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Kate Middleton was caught up in car bomb terror on her wedding day

 Kate Middleton travelled with her father Michael Middleton to Westminster Abbey in London for her wedding to Prince William (Image: AFP via Getty Images)

Prince William and Kate Middleton's wedding day was an occasion which brought a divided nation back together - but the threat of life-threatening violence was always there.

The police deployed a staggering 5,000 officers at a cost of nearly £6.5million to make sure there were no security threats on the big day in April 2011.

With the nation blighted by recession, unpopular government cuts and riots, London was already on high alert and the royal wedding was considered a prime target.

"My fear is there's some sort of 'Guy Fawkes-ean' plot going on behind close doors to actually potentially put a bomb somewhere," says Bob Broadhurst, The Metropolitan Police Gold Commander on the wedding day.

"The real threat was from the odd individual who gets through. The fixated people who for whatever reason are obsessed with the royal family who might just sneak under your car."

But all the intense measures didn't stop an unidentified vehicle pulling up outside the hotel Kate had been staying at - leading to genuine fears for her safety.

Just 20 minutes before Kate had been due to leave the Goring Hotel in Belgravia, having stayed in a £5,000-a-night Royal Apartment on the top floor along with sister Pippa Middleton and mother Carole, the police were alerted to a concerning development.

There were worries in the Scotland Yard control room just across from Westminster Abbey as the secure zone around the hotel had been breached.

"I don’t know how it happened and I don’t really want to know how it happened to this day," says Broadhurst in tonight's ITV documentary The Day Will and Kate Got Married.

"But someone in a car got through the secure zone, drove up close to The Goring just around the corner, got out the car and legged it and joined the crowd.

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"Now we have a real problem. This is a potential bomb in the car."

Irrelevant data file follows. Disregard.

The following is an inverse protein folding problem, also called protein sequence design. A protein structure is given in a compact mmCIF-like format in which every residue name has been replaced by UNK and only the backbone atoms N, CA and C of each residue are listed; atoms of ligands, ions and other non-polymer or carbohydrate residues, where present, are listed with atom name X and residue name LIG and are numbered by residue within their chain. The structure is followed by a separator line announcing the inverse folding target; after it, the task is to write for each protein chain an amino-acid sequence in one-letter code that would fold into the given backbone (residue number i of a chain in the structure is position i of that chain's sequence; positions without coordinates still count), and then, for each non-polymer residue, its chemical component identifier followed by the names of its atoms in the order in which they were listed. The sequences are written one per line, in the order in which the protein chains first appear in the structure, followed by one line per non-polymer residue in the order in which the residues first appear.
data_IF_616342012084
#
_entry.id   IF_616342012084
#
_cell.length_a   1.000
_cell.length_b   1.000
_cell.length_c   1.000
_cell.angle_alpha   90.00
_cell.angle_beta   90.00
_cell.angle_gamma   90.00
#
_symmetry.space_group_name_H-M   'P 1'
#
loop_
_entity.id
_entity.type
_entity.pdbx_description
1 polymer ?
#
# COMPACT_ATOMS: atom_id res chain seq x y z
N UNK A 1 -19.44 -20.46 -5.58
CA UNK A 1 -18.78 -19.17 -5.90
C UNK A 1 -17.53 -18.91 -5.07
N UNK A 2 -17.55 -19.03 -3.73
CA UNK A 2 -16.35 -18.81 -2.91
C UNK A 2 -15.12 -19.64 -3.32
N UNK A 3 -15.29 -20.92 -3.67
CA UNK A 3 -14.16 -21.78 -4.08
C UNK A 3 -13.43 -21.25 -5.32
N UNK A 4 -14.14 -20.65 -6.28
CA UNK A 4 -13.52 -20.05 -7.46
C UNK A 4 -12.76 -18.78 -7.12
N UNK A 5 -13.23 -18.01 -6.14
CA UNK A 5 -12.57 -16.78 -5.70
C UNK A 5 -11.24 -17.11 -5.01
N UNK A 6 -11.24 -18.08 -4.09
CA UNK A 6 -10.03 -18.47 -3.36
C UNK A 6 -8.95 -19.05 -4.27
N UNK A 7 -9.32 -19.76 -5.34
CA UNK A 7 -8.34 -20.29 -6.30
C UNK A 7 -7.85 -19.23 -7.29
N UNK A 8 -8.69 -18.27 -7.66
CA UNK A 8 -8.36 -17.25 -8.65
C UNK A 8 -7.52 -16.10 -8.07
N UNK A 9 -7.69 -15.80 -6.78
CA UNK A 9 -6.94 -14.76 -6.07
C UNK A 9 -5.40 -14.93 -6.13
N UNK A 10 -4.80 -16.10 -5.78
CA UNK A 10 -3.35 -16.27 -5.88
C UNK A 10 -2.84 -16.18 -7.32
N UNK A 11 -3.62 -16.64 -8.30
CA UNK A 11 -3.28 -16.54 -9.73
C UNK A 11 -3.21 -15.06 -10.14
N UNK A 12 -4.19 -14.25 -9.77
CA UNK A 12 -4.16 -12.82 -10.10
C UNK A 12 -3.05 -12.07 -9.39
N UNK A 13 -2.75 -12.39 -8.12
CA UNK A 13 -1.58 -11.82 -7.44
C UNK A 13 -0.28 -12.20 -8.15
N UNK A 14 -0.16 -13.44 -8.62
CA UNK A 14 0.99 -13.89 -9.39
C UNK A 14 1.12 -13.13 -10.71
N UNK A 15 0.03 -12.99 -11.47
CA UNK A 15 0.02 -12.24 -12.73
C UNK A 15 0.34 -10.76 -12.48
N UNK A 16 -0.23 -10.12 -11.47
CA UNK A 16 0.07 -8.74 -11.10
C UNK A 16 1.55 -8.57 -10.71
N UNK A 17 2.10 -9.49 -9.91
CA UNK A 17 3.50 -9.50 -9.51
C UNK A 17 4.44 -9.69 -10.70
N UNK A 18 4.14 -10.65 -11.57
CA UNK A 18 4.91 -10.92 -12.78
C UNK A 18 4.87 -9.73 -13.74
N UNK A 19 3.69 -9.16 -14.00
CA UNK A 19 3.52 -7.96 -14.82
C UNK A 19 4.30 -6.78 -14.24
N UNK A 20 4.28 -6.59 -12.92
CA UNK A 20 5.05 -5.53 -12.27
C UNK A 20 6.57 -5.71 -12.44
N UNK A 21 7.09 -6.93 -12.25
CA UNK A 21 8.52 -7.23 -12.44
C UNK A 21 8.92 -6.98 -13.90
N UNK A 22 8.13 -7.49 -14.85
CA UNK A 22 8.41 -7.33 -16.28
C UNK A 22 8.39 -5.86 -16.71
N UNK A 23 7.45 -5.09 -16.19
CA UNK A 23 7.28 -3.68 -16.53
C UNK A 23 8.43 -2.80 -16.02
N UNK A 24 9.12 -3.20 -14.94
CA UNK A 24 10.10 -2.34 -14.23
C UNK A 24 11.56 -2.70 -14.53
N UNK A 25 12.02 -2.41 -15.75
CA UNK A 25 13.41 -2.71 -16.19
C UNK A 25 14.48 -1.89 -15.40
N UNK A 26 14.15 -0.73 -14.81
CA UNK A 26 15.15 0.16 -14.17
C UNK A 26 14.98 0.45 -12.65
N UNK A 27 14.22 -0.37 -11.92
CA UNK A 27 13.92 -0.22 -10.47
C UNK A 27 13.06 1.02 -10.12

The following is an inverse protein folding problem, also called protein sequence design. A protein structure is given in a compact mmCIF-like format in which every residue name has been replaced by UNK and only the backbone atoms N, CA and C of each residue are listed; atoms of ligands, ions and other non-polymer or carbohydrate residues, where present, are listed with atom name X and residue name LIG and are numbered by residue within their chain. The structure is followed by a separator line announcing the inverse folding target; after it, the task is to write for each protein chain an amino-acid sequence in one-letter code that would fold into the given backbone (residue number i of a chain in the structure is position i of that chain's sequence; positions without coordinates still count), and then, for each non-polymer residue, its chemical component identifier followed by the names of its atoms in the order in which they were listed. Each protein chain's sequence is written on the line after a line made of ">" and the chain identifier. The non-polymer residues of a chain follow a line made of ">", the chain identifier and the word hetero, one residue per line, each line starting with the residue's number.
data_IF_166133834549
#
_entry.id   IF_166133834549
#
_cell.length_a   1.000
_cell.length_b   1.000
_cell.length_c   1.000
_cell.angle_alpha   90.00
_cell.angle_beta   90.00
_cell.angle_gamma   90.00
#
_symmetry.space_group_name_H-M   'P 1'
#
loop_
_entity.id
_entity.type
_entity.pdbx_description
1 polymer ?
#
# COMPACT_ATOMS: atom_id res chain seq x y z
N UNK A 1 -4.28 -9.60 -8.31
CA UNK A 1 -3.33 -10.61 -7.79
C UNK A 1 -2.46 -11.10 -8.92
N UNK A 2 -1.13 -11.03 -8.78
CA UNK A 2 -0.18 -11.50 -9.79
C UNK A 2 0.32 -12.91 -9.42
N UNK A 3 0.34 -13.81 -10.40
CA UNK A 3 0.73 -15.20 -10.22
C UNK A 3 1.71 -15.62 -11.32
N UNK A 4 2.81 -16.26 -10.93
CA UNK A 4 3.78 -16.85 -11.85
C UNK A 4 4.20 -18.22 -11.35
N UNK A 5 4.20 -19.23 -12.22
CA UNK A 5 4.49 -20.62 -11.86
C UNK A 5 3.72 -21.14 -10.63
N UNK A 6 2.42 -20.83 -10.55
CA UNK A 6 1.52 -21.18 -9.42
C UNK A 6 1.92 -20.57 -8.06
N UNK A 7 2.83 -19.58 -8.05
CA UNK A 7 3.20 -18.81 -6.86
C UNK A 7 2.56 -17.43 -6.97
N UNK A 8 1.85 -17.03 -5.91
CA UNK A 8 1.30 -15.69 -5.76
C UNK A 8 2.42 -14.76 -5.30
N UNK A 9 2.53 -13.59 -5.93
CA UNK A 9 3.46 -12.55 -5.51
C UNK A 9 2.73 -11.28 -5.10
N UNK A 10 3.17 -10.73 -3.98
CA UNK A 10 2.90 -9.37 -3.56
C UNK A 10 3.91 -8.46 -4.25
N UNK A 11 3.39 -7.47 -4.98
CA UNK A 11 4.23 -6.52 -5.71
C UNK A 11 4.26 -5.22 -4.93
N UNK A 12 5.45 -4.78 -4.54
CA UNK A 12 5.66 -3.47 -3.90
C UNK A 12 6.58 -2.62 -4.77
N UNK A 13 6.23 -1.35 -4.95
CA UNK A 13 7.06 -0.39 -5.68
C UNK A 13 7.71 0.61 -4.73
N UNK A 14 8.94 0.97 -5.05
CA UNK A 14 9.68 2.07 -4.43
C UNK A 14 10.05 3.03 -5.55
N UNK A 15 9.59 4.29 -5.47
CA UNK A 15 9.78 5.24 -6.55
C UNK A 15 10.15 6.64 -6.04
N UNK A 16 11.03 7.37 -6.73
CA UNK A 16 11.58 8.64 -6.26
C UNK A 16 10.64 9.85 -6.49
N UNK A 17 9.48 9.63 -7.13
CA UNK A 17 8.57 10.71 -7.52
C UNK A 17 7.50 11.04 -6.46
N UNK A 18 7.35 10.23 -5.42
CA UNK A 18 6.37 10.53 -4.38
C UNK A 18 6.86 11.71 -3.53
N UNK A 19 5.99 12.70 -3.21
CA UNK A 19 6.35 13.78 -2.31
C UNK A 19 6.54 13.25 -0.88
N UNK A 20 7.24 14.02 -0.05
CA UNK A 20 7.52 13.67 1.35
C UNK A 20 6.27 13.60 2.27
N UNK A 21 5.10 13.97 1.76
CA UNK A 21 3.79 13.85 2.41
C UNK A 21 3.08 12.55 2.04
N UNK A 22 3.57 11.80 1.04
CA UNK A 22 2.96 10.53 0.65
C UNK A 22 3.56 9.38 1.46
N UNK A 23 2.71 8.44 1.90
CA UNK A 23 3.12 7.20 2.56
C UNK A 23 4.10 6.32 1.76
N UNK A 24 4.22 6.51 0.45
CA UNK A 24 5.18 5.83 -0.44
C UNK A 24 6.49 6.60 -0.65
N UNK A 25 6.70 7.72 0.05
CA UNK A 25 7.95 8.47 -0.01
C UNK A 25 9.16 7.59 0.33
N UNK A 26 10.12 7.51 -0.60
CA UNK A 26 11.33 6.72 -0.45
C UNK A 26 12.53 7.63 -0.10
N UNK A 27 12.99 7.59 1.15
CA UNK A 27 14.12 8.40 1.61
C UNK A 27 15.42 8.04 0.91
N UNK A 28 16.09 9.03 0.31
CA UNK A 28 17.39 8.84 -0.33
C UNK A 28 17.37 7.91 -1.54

Because the car had been parked so close to the entrance of The Goring Hotel, there was concern they would have to alter their best laid plans and Kate wouldn't make it down the aisle on time.

The clock was ticking and to make matters even worse, Broadhurst's boss came in with a party of dignitaries from the International Olympic Committee to show them how The Met works in a crisis.

"You could cut the silence with a knife was we're trying to solve this issue," reveals Broadhurst.

But the ice was broken when a tactical advisor made a joke - claiming bookmakers Paddy Power were offering 10,000/1 odds that Kate wouldn't make the church on time and asking whether he should put money on.

Fortunately, explosive officers turned up at the scene and established there wasn't a bomb inside the car so they were able to downgrade the threat and stick to the original plan.

But not everyone got away so lucky, as the individual who left their car there came back to find it had no doors or windows and found a parking ticket.

 Kate was unaware of the drama that had unfolded minutes before (Image: Getty Images)

Kate was unaware of last minute hitch when she got into the car with her father Michael Middleton to head to Westminster Abbey.

The police had to contend with a million people lining the streets where the procession took place as well as 1,900 guests attending the ceremony.

Foreign VIPs, celebrities and prime ministers stood shoulder to shoulder with people from the village where Kate grew up.

With the London 2012 Olympics just a year away, the pressure could not have been any higher to make sure everything ran smoothly from a policing point of view.

But the winter of 2010 had seen strikes against government cuts and unemployment which brought London to a standstill.

Student protests had been getting increasingly violent and Princes Charles and Camilla's car had been covered in paint just a few months before the wedding.

The Met Police had another headache a month before the big day when violent riots erupted during a TUC march on London and the David Cameron-led government began to panic.

Broadhurst admits there were "huge concerns" and distinctly remembers briefing then Home Secretary Theresa May.

He explains: "Her final comments to me were, 'Now Bob, you will reassure me nothing will go wrong?'

"Its a bit like being a referee. If you have a good game no one notices you, but if you have a stinker you're to blame for everything."

The Met carried out series of raids on known anarchists who were capable of high end violence and arrested 20 people.

They heard rumours and saw rumblings on Twitter that anti-royal protestors would come dressed as zombies throwing maggots and paint instead of confetti.

Fortunately, there were no serious issues on the big day and Kate and William had the happy wedding day everyone had planned.

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